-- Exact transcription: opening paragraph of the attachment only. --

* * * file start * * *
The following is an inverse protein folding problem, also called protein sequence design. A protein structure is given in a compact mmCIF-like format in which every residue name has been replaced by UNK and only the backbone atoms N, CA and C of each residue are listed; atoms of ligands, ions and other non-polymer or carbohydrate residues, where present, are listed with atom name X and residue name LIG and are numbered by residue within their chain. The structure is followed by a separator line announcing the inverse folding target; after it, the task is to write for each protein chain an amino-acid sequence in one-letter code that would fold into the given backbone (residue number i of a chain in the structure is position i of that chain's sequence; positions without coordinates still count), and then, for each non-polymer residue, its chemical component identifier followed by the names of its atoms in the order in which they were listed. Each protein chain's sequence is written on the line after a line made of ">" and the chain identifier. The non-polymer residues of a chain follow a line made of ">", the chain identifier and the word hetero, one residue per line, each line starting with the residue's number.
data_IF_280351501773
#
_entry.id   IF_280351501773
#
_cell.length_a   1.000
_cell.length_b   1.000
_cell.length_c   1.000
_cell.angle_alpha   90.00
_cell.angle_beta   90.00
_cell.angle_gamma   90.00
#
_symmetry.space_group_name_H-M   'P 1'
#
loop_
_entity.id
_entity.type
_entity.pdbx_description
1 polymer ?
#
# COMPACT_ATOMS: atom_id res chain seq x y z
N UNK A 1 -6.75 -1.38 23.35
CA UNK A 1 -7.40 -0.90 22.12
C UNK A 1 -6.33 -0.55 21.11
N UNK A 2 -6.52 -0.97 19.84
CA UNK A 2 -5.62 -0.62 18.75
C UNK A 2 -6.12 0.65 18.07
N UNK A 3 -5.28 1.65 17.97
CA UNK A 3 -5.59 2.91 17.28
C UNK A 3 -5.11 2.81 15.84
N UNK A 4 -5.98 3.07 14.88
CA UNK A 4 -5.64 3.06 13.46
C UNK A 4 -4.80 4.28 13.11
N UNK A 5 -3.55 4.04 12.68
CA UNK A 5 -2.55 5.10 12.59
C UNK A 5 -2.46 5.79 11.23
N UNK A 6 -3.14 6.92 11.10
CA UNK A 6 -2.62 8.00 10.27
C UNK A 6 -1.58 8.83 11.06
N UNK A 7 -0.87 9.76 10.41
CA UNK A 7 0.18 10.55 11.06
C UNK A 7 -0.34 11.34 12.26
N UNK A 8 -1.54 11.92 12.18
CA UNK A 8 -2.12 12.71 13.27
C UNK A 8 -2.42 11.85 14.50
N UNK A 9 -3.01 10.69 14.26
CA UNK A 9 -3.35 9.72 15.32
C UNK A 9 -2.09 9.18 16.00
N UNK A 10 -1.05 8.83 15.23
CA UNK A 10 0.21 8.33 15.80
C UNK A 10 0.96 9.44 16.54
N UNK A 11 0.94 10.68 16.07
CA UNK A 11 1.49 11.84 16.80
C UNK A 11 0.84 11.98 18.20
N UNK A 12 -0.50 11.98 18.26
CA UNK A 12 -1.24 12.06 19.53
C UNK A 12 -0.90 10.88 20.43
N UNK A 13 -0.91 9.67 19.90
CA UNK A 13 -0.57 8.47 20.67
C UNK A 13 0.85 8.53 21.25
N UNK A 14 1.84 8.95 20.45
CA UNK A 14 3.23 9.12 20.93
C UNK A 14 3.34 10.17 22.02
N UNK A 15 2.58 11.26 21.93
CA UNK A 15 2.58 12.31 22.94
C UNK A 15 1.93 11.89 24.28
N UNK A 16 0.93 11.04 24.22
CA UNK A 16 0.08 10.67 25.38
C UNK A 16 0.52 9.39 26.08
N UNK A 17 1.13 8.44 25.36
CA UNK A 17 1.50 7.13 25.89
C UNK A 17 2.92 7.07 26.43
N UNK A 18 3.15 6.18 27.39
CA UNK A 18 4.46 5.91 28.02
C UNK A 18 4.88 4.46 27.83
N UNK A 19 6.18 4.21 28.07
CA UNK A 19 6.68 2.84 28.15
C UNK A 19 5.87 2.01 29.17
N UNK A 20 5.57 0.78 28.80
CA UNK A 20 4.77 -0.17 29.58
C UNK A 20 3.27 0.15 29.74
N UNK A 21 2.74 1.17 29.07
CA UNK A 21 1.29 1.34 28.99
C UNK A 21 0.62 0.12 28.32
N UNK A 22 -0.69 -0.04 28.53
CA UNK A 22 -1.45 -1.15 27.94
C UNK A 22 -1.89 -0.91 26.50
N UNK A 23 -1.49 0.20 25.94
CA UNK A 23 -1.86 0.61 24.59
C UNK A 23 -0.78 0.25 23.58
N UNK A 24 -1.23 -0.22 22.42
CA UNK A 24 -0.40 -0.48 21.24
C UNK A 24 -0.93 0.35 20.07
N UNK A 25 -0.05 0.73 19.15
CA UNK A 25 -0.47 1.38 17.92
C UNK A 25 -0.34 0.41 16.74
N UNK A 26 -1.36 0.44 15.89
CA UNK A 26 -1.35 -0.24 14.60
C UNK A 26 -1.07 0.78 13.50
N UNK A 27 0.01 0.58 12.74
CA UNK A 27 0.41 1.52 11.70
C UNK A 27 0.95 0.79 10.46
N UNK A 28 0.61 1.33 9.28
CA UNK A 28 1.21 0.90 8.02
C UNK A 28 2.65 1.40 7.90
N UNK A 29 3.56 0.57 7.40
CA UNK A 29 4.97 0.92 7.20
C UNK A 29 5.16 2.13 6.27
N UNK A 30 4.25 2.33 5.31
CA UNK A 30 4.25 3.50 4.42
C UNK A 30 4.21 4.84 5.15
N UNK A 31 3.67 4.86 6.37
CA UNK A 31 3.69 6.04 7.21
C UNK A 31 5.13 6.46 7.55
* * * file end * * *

The following is an inverse protein folding problem, also called protein sequence design. A protein structure is given in a compact mmCIF-like format in which every residue name has been replaced by UNK and only the backbone atoms N, CA and C of each residue are listed; atoms of ligands, ions and other non-polymer or carbohydrate residues, where present, are listed with atom name X and residue name LIG and are numbered by residue within their chain. The structure is followed by a separator line announcing the inverse folding target; after it, the task is to write for each protein chain an amino-acid sequence in one-letter code that would fold into the given backbone (residue number i of a chain in the structure is position i of that chain's sequence; positions without coordinates still count), and then, for each non-polymer residue, its chemical component identifier followed by the names of its atoms in the order in which they were listed. Each protein chain's sequence is written on the line after a line made of ">" and the chain identifier. The non-polymer residues of a chain follow a line made of ">", the chain identifier and the word hetero, one residue per line, each line starting with the residue's number.